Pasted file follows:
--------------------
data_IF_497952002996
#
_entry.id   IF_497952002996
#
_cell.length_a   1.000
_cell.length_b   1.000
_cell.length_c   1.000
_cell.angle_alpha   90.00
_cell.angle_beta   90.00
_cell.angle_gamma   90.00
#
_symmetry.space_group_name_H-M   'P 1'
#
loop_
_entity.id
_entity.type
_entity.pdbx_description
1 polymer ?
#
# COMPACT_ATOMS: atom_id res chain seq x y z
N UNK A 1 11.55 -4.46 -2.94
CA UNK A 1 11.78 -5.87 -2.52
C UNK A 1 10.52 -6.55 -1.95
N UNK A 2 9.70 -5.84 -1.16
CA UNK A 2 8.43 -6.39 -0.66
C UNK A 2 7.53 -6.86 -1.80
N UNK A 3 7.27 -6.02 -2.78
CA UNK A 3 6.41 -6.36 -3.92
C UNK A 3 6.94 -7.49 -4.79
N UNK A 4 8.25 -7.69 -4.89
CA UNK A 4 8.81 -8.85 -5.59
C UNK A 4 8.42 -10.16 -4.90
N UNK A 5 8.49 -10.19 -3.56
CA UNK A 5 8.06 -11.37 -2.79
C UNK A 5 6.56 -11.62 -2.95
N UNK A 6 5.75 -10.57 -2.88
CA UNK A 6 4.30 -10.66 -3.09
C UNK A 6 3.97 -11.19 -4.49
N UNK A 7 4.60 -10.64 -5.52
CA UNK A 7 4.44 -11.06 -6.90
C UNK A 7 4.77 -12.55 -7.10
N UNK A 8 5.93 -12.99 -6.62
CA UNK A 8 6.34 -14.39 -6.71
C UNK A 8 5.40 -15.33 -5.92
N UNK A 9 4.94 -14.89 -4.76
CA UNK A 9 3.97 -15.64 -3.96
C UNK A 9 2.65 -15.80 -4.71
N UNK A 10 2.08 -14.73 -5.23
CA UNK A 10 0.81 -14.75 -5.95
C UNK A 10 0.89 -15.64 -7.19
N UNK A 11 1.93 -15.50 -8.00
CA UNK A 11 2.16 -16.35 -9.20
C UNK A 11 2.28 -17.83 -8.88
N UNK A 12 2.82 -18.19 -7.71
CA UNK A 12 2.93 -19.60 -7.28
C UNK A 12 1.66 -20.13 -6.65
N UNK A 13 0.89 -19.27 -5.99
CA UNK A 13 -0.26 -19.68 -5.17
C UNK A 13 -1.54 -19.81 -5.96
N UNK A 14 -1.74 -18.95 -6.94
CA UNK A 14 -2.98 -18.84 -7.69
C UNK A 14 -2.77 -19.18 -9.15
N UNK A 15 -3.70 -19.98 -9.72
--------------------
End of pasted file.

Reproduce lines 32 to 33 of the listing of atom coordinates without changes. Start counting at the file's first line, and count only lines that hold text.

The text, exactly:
C UNK A 4 8.42 -10.16 -4.90
N UNK A 5 8.49 -10.19 -3.56